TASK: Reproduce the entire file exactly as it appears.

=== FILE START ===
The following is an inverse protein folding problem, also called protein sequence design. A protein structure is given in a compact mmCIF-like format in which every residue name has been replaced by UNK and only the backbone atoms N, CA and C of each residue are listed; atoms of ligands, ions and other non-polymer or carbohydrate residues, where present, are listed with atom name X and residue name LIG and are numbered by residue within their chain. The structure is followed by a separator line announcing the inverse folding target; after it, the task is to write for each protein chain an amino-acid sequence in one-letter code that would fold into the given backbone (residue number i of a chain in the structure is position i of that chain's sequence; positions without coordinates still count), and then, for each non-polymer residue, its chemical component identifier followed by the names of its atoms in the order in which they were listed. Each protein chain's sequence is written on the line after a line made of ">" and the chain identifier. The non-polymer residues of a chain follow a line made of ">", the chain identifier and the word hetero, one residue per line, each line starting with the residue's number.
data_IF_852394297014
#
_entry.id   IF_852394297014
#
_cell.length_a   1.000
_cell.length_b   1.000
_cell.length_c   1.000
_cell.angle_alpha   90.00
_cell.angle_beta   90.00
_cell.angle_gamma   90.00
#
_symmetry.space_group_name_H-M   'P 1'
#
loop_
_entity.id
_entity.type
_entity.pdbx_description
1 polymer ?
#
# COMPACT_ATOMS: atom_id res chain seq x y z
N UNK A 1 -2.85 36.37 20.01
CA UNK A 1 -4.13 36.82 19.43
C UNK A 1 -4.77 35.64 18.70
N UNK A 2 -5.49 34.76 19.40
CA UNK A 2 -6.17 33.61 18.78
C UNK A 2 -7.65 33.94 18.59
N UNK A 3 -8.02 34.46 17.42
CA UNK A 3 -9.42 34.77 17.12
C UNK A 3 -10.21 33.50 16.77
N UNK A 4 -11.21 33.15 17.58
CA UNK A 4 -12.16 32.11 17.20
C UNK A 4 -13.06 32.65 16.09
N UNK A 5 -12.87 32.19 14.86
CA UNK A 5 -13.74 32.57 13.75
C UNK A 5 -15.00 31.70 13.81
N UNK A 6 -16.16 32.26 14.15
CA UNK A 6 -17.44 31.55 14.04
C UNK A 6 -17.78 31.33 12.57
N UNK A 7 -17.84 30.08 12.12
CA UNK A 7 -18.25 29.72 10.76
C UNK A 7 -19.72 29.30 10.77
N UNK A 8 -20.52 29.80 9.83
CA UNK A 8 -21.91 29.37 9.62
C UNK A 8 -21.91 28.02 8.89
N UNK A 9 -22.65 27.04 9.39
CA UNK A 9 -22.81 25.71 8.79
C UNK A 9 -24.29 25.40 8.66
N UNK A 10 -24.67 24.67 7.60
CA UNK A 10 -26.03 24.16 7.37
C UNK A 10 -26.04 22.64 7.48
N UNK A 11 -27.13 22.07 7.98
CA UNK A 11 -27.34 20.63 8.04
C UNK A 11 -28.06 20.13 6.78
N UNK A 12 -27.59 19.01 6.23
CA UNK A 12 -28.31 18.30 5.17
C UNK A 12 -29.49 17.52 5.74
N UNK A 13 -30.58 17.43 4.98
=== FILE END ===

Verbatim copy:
The following is an inverse protein folding problem, also called protein sequence design. A protein structure is given in a compact mmCIF-like format in which every residue name has been replaced by UNK and only the backbone atoms N, CA and C of each residue are listed; atoms of ligands, ions and other non-polymer or carbohydrate residues, where present, are listed with atom name X and residue name LIG and are numbered by residue within their chain. The structure is followed by a separator line announcing the inverse folding target; after it, the task is to write for each protein chain an amino-acid sequence in one-letter code that would fold into the given backbone (residue number i of a chain in the structure is position i of that chain's sequence; positions without coordinates still count), and then, for each non-polymer residue, its chemical component identifier followed by the names of its atoms in the order in which they were listed. Each protein chain's sequence is written on the line after a line made of ">" and the chain identifier. The non-polymer residues of a chain follow a line made of ">", the chain identifier and the word hetero, one residue per line, each line starting with the residue's number.
data_IF_852394297014
#
_entry.id   IF_852394297014
#
_cell.length_a   1.000
_cell.length_b   1.000
_cell.length_c   1.000
_cell.angle_alpha   90.00
_cell.angle_beta   90.00
_cell.angle_gamma   90.00
#
_symmetry.space_group_name_H-M   'P 1'
#
loop_
_entity.id
_entity.type
_entity.pdbx_description
1 polymer ?
#
# COMPACT_ATOMS: atom_id res chain seq x y z
N UNK A 1 -2.85 36.37 20.01
CA UNK A 1 -4.13 36.82 19.43
C UNK A 1 -4.77 35.64 18.70
N UNK A 2 -5.49 34.76 19.40
CA UNK A 2 -6.17 33.61 18.78
C UNK A 2 -7.65 33.94 18.59
N UNK A 3 -8.02 34.46 17.42
CA UNK A 3 -9.42 34.77 17.12
C UNK A 3 -10.21 33.50 16.77
N UNK A 4 -11.21 33.15 17.58
CA UNK A 4 -12.16 32.11 17.20
C UNK A 4 -13.06 32.65 16.09
N UNK A 5 -12.87 32.19 14.86
CA UNK A 5 -13.74 32.57 13.75
C UNK A 5 -15.00 31.70 13.81
N UNK A 6 -16.16 32.26 14.15
CA UNK A 6 -17.44 31.55 14.04
C UNK A 6 -17.78 31.33 12.57
N UNK A 7 -17.84 30.08 12.12
CA UNK A 7 -18.25 29.72 10.76
C UNK A 7 -19.72 29.30 10.77
N UNK A 8 -20.52 29.80 9.83
CA UNK A 8 -21.91 29.37 9.62
C UNK A 8 -21.91 28.02 8.89
N UNK A 9 -22.65 27.04 9.39
CA UNK A 9 -22.81 25.71 8.79
C UNK A 9 -24.29 25.40 8.66
N UNK A 10 -24.67 24.67 7.60
CA UNK A 10 -26.03 24.16 7.37
C UNK A 10 -26.04 22.64 7.48
N UNK A 11 -27.13 22.07 7.98
CA UNK A 11 -27.34 20.63 8.04
C UNK A 11 -28.06 20.13 6.78
N UNK A 12 -27.59 19.01 6.23
CA UNK A 12 -28.31 18.30 5.17
C UNK A 12 -29.49 17.52 5.74
N UNK A 13 -30.58 17.43 4.98